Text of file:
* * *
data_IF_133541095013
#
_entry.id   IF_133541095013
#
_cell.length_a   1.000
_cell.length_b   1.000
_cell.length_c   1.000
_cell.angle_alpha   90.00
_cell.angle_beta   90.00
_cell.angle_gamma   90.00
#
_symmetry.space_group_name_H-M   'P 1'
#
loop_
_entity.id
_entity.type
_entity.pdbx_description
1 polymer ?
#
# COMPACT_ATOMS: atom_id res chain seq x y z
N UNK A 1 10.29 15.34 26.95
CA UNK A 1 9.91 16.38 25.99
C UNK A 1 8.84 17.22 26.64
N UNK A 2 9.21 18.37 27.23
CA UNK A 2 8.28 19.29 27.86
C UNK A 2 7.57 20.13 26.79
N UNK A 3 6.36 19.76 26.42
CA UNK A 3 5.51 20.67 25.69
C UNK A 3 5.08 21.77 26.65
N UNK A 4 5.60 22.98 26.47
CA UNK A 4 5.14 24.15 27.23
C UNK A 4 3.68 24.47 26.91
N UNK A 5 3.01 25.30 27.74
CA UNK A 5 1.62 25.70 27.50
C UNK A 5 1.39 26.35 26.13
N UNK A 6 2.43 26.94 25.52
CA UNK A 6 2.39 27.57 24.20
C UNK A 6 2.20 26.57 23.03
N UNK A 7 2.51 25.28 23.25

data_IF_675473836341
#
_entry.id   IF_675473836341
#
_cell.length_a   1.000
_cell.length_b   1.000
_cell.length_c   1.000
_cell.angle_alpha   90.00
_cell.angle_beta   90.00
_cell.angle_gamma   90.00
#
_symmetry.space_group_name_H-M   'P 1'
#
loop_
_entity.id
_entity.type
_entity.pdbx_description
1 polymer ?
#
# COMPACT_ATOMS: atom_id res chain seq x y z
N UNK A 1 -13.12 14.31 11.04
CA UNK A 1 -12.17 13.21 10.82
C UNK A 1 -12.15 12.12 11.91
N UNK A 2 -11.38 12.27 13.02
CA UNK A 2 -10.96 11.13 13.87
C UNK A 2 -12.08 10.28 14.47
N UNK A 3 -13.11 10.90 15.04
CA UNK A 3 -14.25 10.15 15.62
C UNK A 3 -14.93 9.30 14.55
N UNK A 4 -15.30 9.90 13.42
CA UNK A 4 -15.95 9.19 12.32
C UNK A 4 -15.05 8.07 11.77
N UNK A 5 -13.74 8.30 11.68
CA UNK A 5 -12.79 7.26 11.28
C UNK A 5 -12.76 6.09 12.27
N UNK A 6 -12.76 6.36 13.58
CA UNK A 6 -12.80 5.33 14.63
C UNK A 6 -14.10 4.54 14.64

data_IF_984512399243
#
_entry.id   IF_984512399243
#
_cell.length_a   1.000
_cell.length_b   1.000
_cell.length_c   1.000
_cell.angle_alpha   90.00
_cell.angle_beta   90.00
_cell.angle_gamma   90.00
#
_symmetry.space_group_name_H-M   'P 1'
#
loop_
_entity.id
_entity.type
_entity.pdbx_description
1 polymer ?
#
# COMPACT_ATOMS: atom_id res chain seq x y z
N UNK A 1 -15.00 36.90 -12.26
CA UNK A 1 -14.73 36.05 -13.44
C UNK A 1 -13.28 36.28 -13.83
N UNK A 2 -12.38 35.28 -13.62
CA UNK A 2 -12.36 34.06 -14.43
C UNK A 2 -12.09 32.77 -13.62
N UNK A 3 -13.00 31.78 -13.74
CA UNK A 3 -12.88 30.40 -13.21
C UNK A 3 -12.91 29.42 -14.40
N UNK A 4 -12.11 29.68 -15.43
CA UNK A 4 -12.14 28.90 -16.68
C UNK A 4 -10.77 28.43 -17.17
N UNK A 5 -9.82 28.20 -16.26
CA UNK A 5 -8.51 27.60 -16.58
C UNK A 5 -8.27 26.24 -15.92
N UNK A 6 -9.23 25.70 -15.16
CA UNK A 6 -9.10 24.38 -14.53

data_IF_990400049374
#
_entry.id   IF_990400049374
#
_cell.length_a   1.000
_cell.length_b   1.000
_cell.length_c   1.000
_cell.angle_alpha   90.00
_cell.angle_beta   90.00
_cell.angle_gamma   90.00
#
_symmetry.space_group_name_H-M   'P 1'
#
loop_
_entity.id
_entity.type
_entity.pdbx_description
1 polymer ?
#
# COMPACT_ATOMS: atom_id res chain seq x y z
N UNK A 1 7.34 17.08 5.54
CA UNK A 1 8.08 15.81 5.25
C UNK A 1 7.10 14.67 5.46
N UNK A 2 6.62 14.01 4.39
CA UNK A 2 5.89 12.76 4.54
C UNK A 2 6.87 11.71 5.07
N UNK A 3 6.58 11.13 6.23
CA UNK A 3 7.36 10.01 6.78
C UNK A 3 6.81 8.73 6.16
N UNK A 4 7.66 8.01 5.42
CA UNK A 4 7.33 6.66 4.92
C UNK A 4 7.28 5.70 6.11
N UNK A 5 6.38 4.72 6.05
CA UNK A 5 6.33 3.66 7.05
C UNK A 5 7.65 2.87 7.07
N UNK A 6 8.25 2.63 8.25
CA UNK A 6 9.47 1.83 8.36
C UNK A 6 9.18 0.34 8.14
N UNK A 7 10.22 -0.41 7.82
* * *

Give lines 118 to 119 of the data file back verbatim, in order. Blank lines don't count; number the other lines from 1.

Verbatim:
#
_cell.length_a   1.000